J. Reuben Clark Law Society

Thoughts from Lt. Col. Sherman Fleek on the Mormon Battalion and J. Reuben Clark

Two compelling historical lectures were provided to conference attendees by Lt. Col. Sherman Fleek (Ret.), who is the Command Historian at the United States Military Academy in West Point, New York. One was on the legacy of the Mormon Battalion and the other was about the life and beliefs of J. Reuben Clark.

First, as an LDS Church member and the author of several groundbreaking books and articles on the Mormon Battalion, Lt. Col. Fleek gave a lecture on the significance of the Mormon Battalion at the conclusion of each conference tour of the Mormon Battalion Historic Site in Old Town San Diego on Thursday afternoon, February 11, 2016. He emphasized that the Mormon Battalion was and still remains the only religious unit ever to serve in the U.S. Army. There have been many notable ethnic army units in American history, such as the Buffalo Soldiers (African-Americans) and the 442nd Regimental Combat Team (Japanese-Americans), but no other army units were ever formed around and named after a single religious affiliation.

Lt. Col. Fleek further observed that the Mormon Battalion was also the only Army unit whose officers and non-commissioned officers were called and appointed by a church leader instead of by an Army or government official. Although it is a myth that it made the longest military march in American history, the Mormon Battalion does have the further unique distinction of being the most memorialized army unit in our history. There are more monuments and visitors centers across this nation honoring the Mormon Battalion than any other single unit, which is a fulfillment of Brigham Young’s prophecy that the Mormon Battalion would be held in honorable remembrance.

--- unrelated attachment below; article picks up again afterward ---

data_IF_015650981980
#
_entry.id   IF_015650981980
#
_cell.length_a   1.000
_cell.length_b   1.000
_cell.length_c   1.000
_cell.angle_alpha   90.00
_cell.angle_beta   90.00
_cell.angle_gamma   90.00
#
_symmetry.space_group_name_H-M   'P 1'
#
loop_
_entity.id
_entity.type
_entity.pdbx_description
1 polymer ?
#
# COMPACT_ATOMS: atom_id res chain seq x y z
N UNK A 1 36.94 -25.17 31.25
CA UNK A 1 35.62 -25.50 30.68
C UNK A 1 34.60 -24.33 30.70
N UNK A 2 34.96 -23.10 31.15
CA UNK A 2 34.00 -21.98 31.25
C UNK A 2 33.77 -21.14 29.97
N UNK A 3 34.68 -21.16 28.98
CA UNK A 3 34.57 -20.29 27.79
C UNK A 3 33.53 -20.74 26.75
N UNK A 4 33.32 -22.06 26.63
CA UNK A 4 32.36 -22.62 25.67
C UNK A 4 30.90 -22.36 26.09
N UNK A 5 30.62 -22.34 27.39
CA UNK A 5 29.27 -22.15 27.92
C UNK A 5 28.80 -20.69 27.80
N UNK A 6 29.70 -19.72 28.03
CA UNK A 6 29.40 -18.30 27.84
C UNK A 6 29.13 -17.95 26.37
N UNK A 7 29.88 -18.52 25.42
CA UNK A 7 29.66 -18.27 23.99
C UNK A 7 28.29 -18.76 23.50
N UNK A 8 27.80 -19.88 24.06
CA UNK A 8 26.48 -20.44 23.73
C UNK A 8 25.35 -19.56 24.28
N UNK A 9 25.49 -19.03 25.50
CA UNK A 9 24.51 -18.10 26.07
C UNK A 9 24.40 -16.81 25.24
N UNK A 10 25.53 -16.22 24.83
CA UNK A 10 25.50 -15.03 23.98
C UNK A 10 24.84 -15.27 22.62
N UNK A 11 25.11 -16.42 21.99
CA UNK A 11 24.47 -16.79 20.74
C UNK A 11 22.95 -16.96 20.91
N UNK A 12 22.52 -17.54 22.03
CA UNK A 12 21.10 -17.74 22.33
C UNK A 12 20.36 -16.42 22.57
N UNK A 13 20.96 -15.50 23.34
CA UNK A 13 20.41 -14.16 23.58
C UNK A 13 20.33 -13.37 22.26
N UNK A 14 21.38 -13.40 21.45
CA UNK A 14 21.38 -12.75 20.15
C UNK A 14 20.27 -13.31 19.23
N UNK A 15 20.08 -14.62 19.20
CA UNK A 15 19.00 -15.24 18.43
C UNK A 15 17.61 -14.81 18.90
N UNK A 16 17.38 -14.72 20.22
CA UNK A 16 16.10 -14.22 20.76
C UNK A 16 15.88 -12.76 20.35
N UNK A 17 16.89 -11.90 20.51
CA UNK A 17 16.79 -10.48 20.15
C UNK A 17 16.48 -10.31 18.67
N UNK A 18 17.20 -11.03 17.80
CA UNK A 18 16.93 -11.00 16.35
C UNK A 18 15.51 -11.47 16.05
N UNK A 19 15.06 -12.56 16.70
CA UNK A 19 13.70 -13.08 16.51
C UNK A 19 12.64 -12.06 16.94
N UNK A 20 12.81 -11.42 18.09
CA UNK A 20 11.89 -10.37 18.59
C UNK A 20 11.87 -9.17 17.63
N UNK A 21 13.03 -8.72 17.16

Second, on Friday afternoon, February 12, 2016, Lt. Col. Fleek gave a lecture called “J. Reuben Clark: Conflicted Patriot.” In his lecture, he first compared and contrasted the “doctrine of war” as it is practiced and believed by Christian sects in general, and by the LDS Church in particular. He observed that the Book of Mormon has very specific doctrines guiding LDS beliefs on when it is and is not just to wage war. In this regard, Fleek explained how J. Reuben Clark’s beliefs on the justifications for war evolved over time, moving from being an ardent supporter of American involvement in World War I, to a pacifist position between the world wars and even during World War II, after he became a counselor in the First Presidency. President Clark lost his son-in-law, Captain Mervyn Bennion, heroic commander of the battleship U.S.S. West Virginia, during the bombing of Pearl Harbor on December 7, 1941. Notwithstanding his personal loss at Pearl Harbor, Clark remained steadfast in his belief that America should remain pacifist and should not retaliate. By contrast, President David O. McKay, also a counselor at that time to President Heber J. Grant, believed that the United States was justified in waging war against the Nazis and other aggressors in World War II.

After each of his lectures, Fleek answered a lively number of questions from conference participants.  Everyone who attended felt enriched from the many interesting observations about these important Church historical characters.

By Paul A. Hoffman, 2016 Conference Planning Committee Member

Posted: March 29, 2016